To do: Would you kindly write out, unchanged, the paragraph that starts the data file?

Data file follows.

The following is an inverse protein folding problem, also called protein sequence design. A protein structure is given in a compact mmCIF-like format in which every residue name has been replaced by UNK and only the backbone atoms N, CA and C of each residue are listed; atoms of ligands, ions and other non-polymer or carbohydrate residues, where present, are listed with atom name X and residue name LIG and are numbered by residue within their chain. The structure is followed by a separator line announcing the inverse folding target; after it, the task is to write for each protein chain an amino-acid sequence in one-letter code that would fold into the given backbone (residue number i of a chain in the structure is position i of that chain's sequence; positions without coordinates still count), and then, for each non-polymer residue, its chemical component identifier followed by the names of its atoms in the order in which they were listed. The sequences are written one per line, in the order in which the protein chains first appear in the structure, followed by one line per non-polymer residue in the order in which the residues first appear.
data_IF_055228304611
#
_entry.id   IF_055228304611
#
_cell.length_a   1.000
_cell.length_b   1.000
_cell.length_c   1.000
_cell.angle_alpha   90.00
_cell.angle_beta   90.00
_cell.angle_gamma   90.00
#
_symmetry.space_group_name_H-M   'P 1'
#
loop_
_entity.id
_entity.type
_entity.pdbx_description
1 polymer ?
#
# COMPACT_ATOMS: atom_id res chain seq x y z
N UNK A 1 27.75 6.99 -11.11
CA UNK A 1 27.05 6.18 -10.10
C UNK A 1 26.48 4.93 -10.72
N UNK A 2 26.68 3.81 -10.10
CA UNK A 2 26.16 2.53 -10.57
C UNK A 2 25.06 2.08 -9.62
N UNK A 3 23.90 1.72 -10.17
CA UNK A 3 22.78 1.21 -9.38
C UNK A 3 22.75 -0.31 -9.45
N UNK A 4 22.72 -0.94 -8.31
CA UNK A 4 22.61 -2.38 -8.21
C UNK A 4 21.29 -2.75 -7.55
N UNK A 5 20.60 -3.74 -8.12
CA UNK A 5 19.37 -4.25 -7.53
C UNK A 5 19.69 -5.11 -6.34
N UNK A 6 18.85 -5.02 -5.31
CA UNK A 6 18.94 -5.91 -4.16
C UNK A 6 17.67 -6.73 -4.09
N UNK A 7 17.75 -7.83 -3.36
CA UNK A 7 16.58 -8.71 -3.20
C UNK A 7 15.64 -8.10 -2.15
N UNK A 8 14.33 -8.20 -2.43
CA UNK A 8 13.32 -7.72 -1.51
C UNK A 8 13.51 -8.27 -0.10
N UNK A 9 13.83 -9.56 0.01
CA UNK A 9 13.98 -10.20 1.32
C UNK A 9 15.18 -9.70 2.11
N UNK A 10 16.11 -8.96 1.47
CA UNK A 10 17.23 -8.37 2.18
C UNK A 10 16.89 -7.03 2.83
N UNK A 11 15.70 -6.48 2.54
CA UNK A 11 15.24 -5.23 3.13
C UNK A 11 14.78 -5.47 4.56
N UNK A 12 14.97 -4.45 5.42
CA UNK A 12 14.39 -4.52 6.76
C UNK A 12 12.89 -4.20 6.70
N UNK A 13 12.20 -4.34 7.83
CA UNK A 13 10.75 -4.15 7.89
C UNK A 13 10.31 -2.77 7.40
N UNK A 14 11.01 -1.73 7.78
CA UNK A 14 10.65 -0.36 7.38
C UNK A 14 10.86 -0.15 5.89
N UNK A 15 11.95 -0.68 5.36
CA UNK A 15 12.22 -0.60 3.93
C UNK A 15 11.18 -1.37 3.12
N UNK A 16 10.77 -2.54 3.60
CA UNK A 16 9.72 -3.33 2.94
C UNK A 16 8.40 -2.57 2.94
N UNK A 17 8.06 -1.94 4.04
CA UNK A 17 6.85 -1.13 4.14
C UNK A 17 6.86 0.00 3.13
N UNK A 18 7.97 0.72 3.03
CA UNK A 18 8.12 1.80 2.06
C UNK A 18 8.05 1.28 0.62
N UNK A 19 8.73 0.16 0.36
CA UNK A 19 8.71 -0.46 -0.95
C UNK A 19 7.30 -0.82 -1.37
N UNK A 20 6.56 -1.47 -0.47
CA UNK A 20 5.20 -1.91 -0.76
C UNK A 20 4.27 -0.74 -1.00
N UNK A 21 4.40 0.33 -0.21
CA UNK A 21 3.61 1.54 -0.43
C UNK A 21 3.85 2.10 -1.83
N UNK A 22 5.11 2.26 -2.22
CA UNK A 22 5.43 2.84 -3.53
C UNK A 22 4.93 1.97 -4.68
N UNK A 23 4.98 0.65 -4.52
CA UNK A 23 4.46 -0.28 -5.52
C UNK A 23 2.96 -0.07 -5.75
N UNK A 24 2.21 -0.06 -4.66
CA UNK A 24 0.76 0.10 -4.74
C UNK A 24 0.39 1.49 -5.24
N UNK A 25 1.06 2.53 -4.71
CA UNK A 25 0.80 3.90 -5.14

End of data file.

The following is an inverse protein folding problem, also called protein sequence design. A protein structure is given in a compact mmCIF-like format in which every residue name has been replaced by UNK and only the backbone atoms N, CA and C of each residue are listed; atoms of ligands, ions and other non-polymer or carbohydrate residues, where present, are listed with atom name X and residue name LIG and are numbered by residue within their chain. The structure is followed by a separator line announcing the inverse folding target; after it, the task is to write for each protein chain an amino-acid sequence in one-letter code that would fold into the given backbone (residue number i of a chain in the structure is position i of that chain's sequence; positions without coordinates still count), and then, for each non-polymer residue, its chemical component identifier followed by the names of its atoms in the order in which they were listed. The sequences are written one per line, in the order in which the protein chains first appear in the structure, followed by one line per non-polymer residue in the order in which the residues first appear.